AUGUSTA, Maine — Maine could soon extend COVID-19 vaccinations to people aged 65 through 69 as the federal allocations continue to increase and a new vaccine from Johnson & Johnson may be approved for emergency use this weekend.
Maine is set to receive more than 38,600 first doses of vaccines next week, the most it has received in any week since vaccinations began in December. About 30,000 are allocated to providers through the Maine Department of Health and Human Services, while more than 8,000 go to Walmart and Walgreens locations through the federal retail pharmacy program.
The state expects the higher federal allocation of vaccines to continue, said Nirav Shah, director of the Maine Center for Disease Control and Prevention. Additional supply could be on the way if the one-shot vaccine developed by Johnson & Johnson is authorized for emergency use. Federal advisers at the Food and Drug Administration will meet Friday to discuss the vaccine after an agency report released Wednesday concluded the vaccine is effective and safe.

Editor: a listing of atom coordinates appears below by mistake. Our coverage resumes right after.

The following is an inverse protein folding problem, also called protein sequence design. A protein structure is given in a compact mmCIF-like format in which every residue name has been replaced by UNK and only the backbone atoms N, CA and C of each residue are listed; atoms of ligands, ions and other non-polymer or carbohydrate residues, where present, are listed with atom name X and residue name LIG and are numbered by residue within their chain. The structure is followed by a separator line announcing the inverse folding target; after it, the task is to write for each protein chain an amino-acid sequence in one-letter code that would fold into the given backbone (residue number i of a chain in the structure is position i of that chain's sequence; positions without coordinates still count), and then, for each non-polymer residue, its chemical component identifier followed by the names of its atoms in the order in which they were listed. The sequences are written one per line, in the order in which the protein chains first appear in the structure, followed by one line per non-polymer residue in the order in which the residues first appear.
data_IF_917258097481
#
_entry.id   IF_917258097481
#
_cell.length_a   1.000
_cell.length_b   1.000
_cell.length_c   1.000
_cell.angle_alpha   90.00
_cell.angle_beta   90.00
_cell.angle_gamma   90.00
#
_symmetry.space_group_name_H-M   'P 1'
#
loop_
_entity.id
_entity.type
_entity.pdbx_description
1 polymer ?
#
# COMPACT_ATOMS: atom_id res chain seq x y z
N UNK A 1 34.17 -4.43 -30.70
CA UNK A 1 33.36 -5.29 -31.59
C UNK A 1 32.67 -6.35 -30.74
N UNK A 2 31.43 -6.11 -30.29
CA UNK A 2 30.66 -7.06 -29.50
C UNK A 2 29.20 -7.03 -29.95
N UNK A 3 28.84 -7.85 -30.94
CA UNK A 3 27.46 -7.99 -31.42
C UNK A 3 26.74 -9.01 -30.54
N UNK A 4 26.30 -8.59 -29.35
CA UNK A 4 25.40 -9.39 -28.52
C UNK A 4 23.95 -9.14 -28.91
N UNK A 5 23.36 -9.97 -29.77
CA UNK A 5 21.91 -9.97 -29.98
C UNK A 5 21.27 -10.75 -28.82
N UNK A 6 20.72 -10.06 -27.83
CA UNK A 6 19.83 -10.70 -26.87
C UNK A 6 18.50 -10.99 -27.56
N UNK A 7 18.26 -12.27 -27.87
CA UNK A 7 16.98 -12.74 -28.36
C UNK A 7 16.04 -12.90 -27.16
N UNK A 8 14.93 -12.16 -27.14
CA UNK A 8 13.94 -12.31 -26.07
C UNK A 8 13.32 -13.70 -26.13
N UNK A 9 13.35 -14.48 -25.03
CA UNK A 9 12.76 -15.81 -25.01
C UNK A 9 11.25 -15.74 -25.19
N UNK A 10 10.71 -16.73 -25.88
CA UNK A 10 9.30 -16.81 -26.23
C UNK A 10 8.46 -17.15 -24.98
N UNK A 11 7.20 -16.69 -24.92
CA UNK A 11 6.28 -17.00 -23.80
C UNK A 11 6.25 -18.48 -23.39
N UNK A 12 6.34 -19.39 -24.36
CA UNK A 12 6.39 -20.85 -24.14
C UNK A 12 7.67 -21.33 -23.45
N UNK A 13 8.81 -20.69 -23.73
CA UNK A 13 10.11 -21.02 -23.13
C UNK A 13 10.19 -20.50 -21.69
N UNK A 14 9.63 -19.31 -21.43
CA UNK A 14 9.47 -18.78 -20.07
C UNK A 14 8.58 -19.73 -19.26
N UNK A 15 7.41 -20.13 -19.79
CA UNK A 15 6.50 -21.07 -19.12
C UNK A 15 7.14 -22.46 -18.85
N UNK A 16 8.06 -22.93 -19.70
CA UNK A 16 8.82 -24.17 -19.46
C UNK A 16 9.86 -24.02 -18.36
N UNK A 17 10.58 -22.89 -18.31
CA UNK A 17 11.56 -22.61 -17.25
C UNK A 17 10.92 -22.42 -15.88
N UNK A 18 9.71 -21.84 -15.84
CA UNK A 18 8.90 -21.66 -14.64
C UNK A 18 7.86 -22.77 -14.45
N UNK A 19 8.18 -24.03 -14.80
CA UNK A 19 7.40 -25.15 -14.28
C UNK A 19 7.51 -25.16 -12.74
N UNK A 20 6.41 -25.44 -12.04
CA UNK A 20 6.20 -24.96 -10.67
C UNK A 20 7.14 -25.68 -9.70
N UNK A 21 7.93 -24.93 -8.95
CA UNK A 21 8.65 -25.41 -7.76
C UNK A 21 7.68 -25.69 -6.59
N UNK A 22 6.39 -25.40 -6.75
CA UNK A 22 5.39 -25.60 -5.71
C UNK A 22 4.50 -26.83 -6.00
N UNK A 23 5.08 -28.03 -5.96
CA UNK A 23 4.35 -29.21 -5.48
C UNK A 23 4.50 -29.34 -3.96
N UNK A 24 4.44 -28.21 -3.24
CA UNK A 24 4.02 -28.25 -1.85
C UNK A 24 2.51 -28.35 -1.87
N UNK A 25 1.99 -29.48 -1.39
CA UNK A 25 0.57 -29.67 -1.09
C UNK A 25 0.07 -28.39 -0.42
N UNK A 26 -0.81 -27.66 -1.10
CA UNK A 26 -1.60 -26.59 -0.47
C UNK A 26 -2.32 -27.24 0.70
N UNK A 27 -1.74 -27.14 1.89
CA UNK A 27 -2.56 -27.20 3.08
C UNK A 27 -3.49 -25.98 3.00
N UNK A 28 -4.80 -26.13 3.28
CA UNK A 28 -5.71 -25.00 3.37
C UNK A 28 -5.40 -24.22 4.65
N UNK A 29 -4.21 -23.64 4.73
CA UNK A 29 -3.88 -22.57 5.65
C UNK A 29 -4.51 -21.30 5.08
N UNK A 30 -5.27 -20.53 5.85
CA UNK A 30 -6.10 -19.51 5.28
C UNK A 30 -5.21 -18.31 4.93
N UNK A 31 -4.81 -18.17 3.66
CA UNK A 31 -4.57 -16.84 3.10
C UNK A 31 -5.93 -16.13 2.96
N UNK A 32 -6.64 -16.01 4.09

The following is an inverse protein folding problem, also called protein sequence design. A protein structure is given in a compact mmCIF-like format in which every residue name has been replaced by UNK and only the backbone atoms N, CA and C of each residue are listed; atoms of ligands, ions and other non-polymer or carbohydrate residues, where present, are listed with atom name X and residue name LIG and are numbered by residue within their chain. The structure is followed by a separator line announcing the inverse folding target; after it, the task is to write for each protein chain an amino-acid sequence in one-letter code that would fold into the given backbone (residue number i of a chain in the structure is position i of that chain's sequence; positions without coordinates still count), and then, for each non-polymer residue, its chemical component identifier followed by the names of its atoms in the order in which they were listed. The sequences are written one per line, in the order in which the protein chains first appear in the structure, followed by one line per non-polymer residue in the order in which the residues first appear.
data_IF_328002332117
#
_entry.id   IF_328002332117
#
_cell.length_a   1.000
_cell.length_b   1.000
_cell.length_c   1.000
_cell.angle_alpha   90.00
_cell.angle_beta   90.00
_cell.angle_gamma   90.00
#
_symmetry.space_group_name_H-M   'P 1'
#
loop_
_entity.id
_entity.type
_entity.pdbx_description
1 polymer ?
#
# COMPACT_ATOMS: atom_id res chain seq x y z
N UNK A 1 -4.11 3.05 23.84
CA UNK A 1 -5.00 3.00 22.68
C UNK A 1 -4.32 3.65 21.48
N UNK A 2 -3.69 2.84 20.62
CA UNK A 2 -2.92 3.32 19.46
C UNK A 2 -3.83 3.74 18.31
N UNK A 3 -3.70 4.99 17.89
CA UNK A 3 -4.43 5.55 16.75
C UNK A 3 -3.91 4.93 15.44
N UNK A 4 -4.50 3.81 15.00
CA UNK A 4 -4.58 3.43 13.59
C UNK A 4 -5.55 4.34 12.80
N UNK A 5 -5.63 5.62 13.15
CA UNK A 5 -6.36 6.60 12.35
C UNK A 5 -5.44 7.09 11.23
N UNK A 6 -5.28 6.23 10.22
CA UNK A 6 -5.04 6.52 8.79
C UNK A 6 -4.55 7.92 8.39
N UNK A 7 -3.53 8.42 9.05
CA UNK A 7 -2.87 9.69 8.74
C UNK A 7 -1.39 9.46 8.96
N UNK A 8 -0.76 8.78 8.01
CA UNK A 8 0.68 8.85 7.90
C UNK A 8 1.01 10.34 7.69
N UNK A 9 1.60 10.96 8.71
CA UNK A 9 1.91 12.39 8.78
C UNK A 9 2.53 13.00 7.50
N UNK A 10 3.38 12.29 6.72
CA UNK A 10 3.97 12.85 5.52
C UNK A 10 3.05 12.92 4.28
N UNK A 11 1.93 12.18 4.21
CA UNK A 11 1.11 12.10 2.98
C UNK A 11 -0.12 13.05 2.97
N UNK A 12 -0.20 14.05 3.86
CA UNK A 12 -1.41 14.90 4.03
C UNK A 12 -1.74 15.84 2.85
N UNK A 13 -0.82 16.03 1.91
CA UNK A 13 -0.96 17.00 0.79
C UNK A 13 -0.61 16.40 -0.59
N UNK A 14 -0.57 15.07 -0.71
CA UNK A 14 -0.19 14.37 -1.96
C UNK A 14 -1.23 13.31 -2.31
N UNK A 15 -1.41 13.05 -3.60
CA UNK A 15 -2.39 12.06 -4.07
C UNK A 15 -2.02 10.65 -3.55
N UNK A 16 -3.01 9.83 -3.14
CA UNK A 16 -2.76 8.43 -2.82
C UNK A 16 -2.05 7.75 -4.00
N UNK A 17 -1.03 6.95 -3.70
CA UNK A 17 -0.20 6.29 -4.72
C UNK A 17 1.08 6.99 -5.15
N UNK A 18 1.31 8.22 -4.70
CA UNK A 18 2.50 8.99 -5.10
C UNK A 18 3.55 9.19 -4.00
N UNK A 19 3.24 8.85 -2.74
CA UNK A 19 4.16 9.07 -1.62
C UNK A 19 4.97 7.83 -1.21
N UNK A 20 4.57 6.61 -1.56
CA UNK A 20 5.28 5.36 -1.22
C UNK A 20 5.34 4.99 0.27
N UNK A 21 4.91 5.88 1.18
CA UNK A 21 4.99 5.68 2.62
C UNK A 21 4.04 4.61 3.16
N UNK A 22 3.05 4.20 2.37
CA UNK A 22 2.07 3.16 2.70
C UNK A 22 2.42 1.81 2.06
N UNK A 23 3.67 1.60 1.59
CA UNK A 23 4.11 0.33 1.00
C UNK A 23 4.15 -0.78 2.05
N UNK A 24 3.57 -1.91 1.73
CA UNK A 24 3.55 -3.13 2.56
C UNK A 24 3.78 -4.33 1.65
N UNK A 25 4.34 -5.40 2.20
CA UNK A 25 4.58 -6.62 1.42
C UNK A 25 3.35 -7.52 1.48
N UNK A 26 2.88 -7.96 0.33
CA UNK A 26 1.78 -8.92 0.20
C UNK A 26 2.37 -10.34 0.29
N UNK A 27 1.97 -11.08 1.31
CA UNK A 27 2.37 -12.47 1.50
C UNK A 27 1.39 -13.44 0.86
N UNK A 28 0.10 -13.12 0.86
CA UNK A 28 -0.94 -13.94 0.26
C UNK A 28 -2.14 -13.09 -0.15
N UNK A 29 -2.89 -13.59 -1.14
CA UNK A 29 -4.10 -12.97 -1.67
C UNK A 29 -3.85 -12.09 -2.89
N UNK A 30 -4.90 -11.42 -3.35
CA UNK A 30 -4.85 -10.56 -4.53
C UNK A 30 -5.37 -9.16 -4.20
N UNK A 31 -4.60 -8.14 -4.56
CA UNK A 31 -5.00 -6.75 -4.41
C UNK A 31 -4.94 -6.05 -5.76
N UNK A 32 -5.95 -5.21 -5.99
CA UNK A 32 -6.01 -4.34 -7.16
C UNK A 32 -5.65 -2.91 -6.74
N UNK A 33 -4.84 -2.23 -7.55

Shah declined to say Thursday how many of the new vaccines Maine might receive at the outset if the vaccine is approved, saying nothing had been finalized. But he hinted that it could help Maine extend eligibility, saying the approval would “help us move further down the path.”
“All of these things, volume, type and stability, expand the range of options that we have in Maine for where we go next in our vaccination journey,” Shah said. “I suspect that Gov. [Janet] Mills will have much more to say about this topic in the very near future.”
Shah and Department of Health and Human Services Commissioner Jeanne Lambrew declined to say when the Democratic governor’s announcement might be coming. Lambrew said it would likely not happen on Thursday.
As of Thursday, more than 211,000 Mainers have received first vaccine doses while more than 105,000 have received second doses, according to state data. Maine extended eligibility to residents aged 70 and up in mid-January after initially offering vaccines to residents of long-term care facilities, health care workers, emergency responders and certain other workers considered critical to the state’s COVID-19 response.
People between the ages of 65 and 69 are next in line, according to the state’s vaccine plan, followed by adults with certain pre-existing conditions and some frontline workers. The state has declined to say so far which pre-existing conditions, or what types of workers, will be eligible.